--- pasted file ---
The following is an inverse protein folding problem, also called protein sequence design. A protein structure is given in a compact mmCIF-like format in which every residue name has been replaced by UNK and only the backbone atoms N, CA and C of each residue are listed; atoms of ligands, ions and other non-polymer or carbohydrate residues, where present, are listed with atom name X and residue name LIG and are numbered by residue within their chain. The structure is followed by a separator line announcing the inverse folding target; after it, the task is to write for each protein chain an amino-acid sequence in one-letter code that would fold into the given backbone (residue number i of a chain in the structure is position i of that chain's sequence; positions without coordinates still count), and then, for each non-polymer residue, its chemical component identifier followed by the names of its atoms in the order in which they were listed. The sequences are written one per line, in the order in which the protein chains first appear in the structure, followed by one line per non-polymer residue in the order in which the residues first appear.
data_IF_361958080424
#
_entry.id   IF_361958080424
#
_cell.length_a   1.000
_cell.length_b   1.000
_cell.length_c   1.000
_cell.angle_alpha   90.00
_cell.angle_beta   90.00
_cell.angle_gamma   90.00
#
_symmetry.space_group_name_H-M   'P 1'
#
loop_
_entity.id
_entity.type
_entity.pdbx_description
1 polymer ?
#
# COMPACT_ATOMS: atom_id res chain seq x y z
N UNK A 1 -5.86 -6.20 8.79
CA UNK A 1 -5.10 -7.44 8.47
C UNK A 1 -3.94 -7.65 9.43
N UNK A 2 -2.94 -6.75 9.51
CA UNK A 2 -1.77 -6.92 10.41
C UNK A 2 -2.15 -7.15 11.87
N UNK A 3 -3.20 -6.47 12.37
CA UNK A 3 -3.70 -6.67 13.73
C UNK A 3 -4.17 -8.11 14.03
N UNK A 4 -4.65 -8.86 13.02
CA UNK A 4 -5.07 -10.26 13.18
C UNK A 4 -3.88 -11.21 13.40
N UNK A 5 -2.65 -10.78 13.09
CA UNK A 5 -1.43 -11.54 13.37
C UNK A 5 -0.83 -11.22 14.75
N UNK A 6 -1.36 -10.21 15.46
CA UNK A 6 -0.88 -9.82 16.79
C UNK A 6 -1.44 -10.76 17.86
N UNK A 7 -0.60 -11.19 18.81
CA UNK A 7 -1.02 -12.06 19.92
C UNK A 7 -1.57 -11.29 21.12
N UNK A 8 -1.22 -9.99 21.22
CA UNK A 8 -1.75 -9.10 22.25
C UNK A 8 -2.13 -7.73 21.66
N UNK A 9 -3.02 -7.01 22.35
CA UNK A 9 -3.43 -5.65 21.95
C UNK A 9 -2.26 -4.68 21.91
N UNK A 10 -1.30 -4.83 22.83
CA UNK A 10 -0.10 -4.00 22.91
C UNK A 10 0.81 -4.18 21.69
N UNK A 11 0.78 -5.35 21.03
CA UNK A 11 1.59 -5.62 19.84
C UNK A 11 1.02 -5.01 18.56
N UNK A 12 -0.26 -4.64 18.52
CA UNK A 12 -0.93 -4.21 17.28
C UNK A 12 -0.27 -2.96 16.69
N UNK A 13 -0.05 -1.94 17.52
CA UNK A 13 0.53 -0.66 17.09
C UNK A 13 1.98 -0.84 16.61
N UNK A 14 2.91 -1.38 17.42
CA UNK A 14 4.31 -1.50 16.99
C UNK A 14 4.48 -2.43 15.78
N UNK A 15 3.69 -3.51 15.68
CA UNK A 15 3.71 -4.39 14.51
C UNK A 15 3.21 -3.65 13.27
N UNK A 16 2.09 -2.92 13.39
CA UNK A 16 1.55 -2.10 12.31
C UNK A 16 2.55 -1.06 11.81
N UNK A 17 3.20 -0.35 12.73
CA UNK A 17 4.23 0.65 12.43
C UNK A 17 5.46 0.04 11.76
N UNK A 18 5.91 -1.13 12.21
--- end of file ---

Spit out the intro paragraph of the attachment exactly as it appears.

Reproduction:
The following is an inverse protein folding problem, also called protein sequence design. A protein structure is given in a compact mmCIF-like format in which every residue name has been replaced by UNK and only the backbone atoms N, CA and C of each residue are listed; atoms of ligands, ions and other non-polymer or carbohydrate residues, where present, are listed with atom name X and residue name LIG and are numbered by residue within their chain. The structure is followed by a separator line announcing the inverse folding target; after it, the task is to write for each protein chain an amino-acid sequence in one-letter code that would fold into the given backbone (residue number i of a chain in the structure is position i of that chain's sequence; positions without coordinates still count), and then, for each non-polymer residue, its chemical component identifier followed by the names of its atoms in the order in which they were listed. The sequences are written one per line, in the order in which the protein chains first appear in the structure, followed by one line per non-polymer residue in the order in which the residues first appear.